NPR launches WonderScope and a call-out to video artists

A new partnership between NPR and YouTube yields a creative challenge for fans.
Written by Melanie D.G. Kaplan, Inactive

If anyone can make science cool, it’s National Public Radio, the folks who bring us WNYC’s always-captivating Radiolab.

Yesterday, NPR announced its intent to not only make science fun, but to challenge the curious and creative public to tell the stories that explain science, with its WonderScope series, though a new partnership with YouTube Direct.

“There’s a ton of people doing great video art on their own, and we thought we could do more to completely break out of the mold of doing science as boring, and make it fun and exciting,” said Keith Jenkins, NPR Multimedia senior supervising producer. “People doing video now are not just people with a lot of money or backing. It could be junior high and high school kids. We’re excited and maybe a little fearful about the types and amount of things that will come in. There are some wonderful animators out there.”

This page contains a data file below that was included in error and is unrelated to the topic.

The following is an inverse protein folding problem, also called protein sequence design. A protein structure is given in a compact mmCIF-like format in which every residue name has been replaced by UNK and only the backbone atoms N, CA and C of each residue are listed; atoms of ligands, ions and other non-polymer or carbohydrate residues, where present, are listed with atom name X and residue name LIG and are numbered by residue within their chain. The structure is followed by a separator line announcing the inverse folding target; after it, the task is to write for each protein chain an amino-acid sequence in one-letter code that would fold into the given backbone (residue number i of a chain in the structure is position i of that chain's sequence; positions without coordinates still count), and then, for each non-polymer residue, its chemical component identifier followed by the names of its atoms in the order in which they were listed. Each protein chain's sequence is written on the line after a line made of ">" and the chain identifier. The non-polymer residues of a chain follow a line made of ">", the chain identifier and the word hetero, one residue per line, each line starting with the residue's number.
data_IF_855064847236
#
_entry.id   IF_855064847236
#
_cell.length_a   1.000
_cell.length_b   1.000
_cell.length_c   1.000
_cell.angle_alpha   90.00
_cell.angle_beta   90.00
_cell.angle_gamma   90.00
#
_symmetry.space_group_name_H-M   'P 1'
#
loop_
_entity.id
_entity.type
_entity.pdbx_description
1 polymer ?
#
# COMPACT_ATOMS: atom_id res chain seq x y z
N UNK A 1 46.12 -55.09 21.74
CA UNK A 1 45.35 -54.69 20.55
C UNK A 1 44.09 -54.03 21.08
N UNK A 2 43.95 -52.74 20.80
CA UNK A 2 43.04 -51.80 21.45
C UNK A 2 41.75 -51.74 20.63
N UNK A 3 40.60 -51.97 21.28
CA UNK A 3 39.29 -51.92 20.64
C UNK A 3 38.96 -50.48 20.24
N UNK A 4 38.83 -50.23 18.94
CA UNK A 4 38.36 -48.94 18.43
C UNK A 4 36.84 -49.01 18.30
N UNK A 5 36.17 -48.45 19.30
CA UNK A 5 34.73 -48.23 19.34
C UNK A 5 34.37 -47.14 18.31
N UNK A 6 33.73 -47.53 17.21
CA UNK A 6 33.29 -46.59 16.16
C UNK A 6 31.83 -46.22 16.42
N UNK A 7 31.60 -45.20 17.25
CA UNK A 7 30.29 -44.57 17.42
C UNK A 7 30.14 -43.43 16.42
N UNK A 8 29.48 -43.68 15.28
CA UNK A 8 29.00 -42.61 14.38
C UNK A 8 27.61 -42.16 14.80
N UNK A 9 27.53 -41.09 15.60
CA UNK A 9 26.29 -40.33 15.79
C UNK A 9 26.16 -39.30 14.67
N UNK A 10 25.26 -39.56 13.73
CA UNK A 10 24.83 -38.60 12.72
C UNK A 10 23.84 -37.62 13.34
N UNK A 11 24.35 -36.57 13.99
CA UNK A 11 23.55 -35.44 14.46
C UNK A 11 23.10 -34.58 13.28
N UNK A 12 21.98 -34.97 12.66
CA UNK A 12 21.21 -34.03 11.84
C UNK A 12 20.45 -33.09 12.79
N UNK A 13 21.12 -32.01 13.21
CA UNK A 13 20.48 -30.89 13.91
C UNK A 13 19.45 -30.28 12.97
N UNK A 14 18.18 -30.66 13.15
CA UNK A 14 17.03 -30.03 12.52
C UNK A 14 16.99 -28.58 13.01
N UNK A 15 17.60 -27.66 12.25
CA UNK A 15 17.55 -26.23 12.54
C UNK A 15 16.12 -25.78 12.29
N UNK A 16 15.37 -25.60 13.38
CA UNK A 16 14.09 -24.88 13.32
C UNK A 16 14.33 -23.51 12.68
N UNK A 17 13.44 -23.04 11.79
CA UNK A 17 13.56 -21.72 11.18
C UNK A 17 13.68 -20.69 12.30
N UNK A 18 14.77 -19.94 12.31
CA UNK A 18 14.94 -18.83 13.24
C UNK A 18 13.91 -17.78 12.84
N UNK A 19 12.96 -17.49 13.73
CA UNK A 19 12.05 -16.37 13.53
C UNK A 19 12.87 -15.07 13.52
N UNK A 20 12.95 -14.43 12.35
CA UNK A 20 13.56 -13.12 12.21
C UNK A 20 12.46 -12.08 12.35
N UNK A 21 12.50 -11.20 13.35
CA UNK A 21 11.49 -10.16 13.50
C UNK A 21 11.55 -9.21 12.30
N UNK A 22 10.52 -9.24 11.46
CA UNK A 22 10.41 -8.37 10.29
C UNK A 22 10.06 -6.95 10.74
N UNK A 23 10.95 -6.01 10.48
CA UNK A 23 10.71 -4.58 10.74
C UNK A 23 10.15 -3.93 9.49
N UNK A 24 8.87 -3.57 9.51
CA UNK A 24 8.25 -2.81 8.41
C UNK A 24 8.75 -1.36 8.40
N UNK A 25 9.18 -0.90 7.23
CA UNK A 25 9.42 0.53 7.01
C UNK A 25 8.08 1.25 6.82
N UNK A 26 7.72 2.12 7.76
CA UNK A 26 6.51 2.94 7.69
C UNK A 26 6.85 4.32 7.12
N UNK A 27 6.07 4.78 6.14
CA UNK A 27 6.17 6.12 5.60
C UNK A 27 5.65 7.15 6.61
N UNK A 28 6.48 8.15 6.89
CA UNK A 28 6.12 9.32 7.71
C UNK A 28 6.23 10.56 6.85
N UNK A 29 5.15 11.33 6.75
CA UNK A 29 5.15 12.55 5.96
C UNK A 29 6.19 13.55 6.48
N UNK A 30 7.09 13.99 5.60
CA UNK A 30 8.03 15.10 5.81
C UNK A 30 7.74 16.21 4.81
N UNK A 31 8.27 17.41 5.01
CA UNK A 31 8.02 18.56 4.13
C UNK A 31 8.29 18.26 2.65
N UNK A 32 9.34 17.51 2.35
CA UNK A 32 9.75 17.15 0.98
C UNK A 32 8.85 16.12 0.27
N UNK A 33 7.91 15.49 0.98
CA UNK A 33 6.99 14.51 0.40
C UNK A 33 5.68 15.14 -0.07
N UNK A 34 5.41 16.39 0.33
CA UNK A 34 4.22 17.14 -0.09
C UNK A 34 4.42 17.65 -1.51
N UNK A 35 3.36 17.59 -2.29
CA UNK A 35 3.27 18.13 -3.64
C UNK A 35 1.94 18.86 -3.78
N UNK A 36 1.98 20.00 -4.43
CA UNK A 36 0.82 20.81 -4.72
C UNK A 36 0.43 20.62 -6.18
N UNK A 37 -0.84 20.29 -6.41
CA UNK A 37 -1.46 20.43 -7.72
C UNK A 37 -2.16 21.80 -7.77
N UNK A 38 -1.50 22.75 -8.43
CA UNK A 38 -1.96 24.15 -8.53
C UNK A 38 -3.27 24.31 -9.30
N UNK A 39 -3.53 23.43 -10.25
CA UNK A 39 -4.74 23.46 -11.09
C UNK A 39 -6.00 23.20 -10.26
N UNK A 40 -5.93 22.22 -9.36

Here’s how the WonderScope Challenge works: NPR presents a topic and provides a deadline and a length for the video submission. Individuals submit video, which is reviewed by NPR editors, and the most intriguing will be featured on the NPR website and on NPR’s YouTube channel.

The first topic is “time” (e.g. what is it, how is it measured, can you stretch/slow down/stop it), told in 30 seconds to three minutes. Jenkins said the point of the series is that the story which explains the science will come from the artists’ perspectives.

“We want to create a sandbox here, with different ways of approaching science,” he said. “Let the creative mind take over and figure out the best way to do it.”

Jenkins said NPR is entering “Phase 2.0” of online video, which leverages the existing community of video users as well as its journalists. “We want to give people a place to have their work shown. We’re still one of the places where people can be seen, versus in the river of stuff moving by.”

This post was originally published on Smartplanet.com

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